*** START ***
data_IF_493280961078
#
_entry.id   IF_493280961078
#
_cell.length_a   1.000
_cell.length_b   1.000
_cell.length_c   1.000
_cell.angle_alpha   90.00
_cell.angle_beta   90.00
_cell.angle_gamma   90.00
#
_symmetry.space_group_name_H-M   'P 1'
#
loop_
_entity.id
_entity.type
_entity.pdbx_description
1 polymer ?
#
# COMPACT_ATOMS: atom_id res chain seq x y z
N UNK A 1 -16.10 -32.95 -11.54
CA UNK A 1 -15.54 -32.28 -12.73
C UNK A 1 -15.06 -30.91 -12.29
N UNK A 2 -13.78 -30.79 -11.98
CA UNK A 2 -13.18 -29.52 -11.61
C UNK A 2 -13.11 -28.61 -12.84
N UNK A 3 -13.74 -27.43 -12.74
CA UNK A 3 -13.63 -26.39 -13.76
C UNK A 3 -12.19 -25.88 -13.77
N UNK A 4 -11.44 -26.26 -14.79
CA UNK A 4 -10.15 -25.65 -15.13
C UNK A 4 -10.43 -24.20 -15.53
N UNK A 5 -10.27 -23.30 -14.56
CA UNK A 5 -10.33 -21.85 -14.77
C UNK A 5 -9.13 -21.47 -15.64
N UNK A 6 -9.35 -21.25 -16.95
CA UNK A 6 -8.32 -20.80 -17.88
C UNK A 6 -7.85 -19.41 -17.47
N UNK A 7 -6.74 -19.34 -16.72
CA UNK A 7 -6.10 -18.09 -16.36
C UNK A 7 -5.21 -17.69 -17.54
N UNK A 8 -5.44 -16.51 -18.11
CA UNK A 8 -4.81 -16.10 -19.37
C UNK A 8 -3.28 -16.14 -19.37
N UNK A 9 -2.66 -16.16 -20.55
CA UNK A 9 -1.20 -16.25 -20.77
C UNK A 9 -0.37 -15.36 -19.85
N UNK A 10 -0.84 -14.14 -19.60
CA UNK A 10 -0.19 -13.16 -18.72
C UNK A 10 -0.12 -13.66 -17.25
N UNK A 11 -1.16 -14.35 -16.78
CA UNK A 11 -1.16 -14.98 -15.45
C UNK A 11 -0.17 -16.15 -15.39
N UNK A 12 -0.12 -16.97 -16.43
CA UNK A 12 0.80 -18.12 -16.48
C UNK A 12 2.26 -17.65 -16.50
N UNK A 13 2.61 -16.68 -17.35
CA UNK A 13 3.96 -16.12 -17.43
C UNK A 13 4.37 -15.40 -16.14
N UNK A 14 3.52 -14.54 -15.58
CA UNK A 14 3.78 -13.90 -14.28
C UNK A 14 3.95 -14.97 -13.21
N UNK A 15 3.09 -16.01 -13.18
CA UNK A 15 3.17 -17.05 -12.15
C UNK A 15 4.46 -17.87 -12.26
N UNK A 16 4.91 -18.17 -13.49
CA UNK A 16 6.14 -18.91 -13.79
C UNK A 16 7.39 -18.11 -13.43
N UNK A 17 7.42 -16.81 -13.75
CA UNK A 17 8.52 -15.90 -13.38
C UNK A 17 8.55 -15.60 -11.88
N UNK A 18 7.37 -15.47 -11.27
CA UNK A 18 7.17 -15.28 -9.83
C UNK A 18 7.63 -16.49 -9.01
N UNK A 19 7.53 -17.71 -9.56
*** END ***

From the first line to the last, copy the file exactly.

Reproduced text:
data_IF_493280961078
#
_entry.id   IF_493280961078
#
_cell.length_a   1.000
_cell.length_b   1.000
_cell.length_c   1.000
_cell.angle_alpha   90.00
_cell.angle_beta   90.00
_cell.angle_gamma   90.00
#
_symmetry.space_group_name_H-M   'P 1'
#
loop_
_entity.id
_entity.type
_entity.pdbx_description
1 polymer ?
#
# COMPACT_ATOMS: atom_id res chain seq x y z
N UNK A 1 -16.10 -32.95 -11.54
CA UNK A 1 -15.54 -32.28 -12.73
C UNK A 1 -15.06 -30.91 -12.29
N UNK A 2 -13.78 -30.79 -11.98
CA UNK A 2 -13.18 -29.52 -11.61
C UNK A 2 -13.11 -28.61 -12.84
N UNK A 3 -13.74 -27.43 -12.74
CA UNK A 3 -13.63 -26.39 -13.76
C UNK A 3 -12.19 -25.88 -13.77
N UNK A 4 -11.44 -26.26 -14.79
CA UNK A 4 -10.15 -25.65 -15.13
C UNK A 4 -10.43 -24.20 -15.53
N UNK A 5 -10.27 -23.30 -14.56
CA UNK A 5 -10.33 -21.85 -14.77
C UNK A 5 -9.13 -21.47 -15.64
N UNK A 6 -9.35 -21.25 -16.95
CA UNK A 6 -8.32 -20.80 -17.88
C UNK A 6 -7.85 -19.41 -17.47
N UNK A 7 -6.74 -19.34 -16.72
CA UNK A 7 -6.10 -18.09 -16.36
C UNK A 7 -5.21 -17.69 -17.54
N UNK A 8 -5.44 -16.51 -18.11
CA UNK A 8 -4.81 -16.10 -19.37
C UNK A 8 -3.28 -16.14 -19.37
N UNK A 9 -2.66 -16.16 -20.55
CA UNK A 9 -1.20 -16.25 -20.77
C UNK A 9 -0.37 -15.36 -19.85
N UNK A 10 -0.84 -14.14 -19.60
CA UNK A 10 -0.19 -13.16 -18.72
C UNK A 10 -0.12 -13.66 -17.25
N UNK A 11 -1.16 -14.35 -16.78
CA UNK A 11 -1.16 -14.98 -15.45
C UNK A 11 -0.17 -16.15 -15.39
N UNK A 12 -0.12 -16.97 -16.43
CA UNK A 12 0.80 -18.12 -16.48
C UNK A 12 2.26 -17.65 -16.50
N UNK A 13 2.61 -16.68 -17.35
CA UNK A 13 3.96 -16.12 -17.43
C UNK A 13 4.37 -15.40 -16.14
N UNK A 14 3.52 -14.54 -15.58
CA UNK A 14 3.78 -13.90 -14.28
C UNK A 14 3.95 -14.97 -13.21
N UNK A 15 3.09 -16.01 -13.18
CA UNK A 15 3.17 -17.05 -12.15
C UNK A 15 4.46 -17.87 -12.26
N UNK A 16 4.91 -18.17 -13.49
CA UNK A 16 6.14 -18.91 -13.79
C UNK A 16 7.39 -18.11 -13.43
N UNK A 17 7.42 -16.81 -13.75
CA UNK A 17 8.52 -15.90 -13.38
C UNK A 17 8.55 -15.60 -11.88
N UNK A 18 7.37 -15.47 -11.27
CA UNK A 18 7.17 -15.28 -9.83
C UNK A 18 7.63 -16.49 -9.01
N UNK A 19 7.53 -17.71 -9.56